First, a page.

Businesses send money overseas for many reasons. They may be for ordering goods, giving employees their salary, or even paying customers if they are in sectors like pensions or insurance, for example. However, there are multiple ways in which they can make these international payments. Here we will outline the main methods.
Letters of credit
A letter of credit (also known as LC, bankers’ commercial credit or documentary credit) is a document from a bank that promises that a payment will be processed, making it one of the most secure international payment methods. The transfer is facilitated by both the buyer and sellers’ banks once the trade’s terms and conditions have been confirmed and met, and the shipment has been dispatched. Only businesses that have the required assets or credit will get approved for a letter of credit.
This method of payment benefits both parties. Buyers know that all terms and conditions have been met and the shipment is on its way before they need to pay, while sellers have advance proof the customer can afford the goods, making it low risk. Furthermore, the buyer’s bank will have to cover the payment if they default, providing extra security.
Documentary collections (otherwise known as bills of exchange) also involve both the buyer’s and seller’s banks, but there is no need for proof of funds. With this method, all the documents required to make the trade are submitted to the buyer’s bank along with payment instructions. However, the documents are only released to the buyer in exchange for payment. Therefore, it’s effectively the responsibility of the seller’s bank to collect the money by passing on the necessary documents.
This is cheaper than a letter of credit, but not quite as secure because there’s no verification involved and no protection if the buyer decides to cancel.
Businesses shipping goods abroad may do so via an open account, which is where the product is sent out before payment is taken. This is effectively credit, with the buyer typically getting 30, 60 or 90 days to make the payment.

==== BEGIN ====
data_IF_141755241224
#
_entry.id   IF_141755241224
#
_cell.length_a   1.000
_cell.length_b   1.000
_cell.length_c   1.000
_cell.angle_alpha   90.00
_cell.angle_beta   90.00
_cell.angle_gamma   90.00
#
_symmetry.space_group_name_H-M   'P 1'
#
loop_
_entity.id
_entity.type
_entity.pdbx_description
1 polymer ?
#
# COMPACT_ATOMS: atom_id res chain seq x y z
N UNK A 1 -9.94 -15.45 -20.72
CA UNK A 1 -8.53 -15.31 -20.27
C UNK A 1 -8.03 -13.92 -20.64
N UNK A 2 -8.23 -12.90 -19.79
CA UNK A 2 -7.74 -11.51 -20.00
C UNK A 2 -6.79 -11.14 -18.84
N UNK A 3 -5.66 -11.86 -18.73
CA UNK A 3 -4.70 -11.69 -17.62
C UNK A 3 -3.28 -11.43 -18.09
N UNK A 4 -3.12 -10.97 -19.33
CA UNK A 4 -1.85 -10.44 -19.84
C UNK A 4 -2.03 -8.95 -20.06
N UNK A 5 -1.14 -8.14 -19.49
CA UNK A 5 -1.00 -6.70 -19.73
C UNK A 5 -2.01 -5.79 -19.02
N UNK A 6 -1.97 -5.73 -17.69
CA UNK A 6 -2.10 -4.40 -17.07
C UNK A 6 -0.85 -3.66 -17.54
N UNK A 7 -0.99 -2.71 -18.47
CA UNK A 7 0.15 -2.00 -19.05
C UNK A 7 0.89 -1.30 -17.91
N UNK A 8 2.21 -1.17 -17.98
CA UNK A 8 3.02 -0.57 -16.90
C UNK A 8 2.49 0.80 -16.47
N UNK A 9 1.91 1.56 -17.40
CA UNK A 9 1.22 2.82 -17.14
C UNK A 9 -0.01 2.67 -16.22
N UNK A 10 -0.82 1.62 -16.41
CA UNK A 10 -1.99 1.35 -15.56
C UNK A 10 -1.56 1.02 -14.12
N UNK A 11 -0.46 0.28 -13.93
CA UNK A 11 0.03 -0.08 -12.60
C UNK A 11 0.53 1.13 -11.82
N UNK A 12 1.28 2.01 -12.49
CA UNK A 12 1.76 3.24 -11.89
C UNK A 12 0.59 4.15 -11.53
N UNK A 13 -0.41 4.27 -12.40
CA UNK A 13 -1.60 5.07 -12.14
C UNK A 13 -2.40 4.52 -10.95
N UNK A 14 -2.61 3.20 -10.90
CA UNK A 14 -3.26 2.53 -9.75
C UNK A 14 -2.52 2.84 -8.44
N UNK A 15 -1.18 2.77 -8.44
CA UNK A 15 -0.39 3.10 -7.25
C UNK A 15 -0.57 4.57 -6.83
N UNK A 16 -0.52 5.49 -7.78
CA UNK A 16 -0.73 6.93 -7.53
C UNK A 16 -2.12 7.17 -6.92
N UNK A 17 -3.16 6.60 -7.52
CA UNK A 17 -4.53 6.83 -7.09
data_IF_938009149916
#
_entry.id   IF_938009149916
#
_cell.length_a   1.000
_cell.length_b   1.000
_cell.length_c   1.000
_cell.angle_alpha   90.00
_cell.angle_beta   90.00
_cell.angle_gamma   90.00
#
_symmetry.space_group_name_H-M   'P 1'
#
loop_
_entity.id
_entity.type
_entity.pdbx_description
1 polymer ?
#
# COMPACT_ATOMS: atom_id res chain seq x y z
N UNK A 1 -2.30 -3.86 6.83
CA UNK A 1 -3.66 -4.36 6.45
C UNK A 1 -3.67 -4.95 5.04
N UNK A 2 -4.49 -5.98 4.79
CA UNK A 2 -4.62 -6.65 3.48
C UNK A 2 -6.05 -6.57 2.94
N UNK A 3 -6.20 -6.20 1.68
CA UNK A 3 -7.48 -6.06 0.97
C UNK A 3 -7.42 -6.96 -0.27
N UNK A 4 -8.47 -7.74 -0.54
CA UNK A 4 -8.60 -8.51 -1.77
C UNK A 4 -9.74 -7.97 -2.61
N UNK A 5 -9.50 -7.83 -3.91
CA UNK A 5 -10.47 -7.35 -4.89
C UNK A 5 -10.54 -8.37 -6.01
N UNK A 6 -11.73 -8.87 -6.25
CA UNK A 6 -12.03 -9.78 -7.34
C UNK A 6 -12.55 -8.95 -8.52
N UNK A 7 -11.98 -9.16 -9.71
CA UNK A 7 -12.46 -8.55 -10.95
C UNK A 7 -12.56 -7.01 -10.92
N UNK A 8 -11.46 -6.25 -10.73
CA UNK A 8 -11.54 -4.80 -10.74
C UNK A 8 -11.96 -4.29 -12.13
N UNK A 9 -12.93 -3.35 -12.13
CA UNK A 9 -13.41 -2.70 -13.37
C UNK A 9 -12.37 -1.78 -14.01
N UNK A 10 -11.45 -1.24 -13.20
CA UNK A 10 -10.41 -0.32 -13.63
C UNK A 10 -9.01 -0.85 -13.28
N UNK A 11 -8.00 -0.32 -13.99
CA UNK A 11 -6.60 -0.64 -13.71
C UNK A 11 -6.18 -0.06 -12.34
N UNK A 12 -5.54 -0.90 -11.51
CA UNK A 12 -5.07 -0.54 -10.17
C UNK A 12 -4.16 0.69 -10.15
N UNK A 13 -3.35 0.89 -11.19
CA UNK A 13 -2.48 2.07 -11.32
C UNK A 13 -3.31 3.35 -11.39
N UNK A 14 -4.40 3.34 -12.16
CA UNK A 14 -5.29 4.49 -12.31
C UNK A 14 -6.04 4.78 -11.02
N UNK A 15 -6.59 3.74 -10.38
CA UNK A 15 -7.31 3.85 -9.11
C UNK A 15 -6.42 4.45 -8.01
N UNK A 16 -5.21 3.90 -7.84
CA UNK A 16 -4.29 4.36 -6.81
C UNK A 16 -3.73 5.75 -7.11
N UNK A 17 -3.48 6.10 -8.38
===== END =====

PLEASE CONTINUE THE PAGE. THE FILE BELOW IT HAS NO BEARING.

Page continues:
Open accounts are beneficial for the buyer and usually good for their bottom line due to positive cash flow. However, this can be risky for the seller as there’s a chance they won’t be paid for their services. That’s why open accounts are only recommended for low-value exports going to trustworthy buyers.
Consignment is similar to the open account method but the international payment is only made once the buyer receives the goods and has sold them to the end consumer. Essentially, the original seller retains ownership up to this point.
Consignment is risky because the seller isn’t guaranteed payment, so it’s important they only work with trustworthy buyers and make sure they’re properly insured. On the other hand, this method also means the goods are ready to be sold quicker and reduces the seller’s costs of storing inventory.
Cash in advance
Cash in advance simply means that the buyer pays the seller for the goods before they are shipped. There are many ways to do this, but these are the most common methods:
- Credit or debit card payment
- International wire transfer
- International bank cheque
This is the safest option for sellers as it guarantees they will be paid before they release the shipment, but not so good for buyers who risk not receiving the goods and suffering from disadvantageous cash flow. It’s not recommended that sellers offer this as the only international payment method as this will make them less competitive. However, it is good to offer cash in advance solutions for small purchases, high-valued products, or trades involving new buyers or those with weak credit ratings.
In addition to trade, these cash in advance methods are also used to make other kinds of international business payments. For example, an engineering company in Germany may need to pay different consultants in Thailand, the UK and Australia in their local currencies. However, these traditional solutions can often be problematic when it comes to making cross-border payments. High fees, slow delivery times, and complicated user interfaces are just a few of the issues businesses may encounter when trying to process such transactions.
Inpay’s alternative international payment solution
Inpay teams up with corporations to facilitate their international payments with a range of products. These alternative cross-border solutions offer a cheaper, quicker, more secure means of transferring money overseas.
Inpay’s regulated cross-border payouts can be delivered to over 100 countries for a fraction of the price of traditional banking. Direct access to domestic clearing channels also means money is transferred much quicker than usual, while the cutting-edge technology involved makes the process as simple and efficient as a domestic bank transfer. What’s more, beneficiaries will always receive funds in local currency in real-time without any deductions.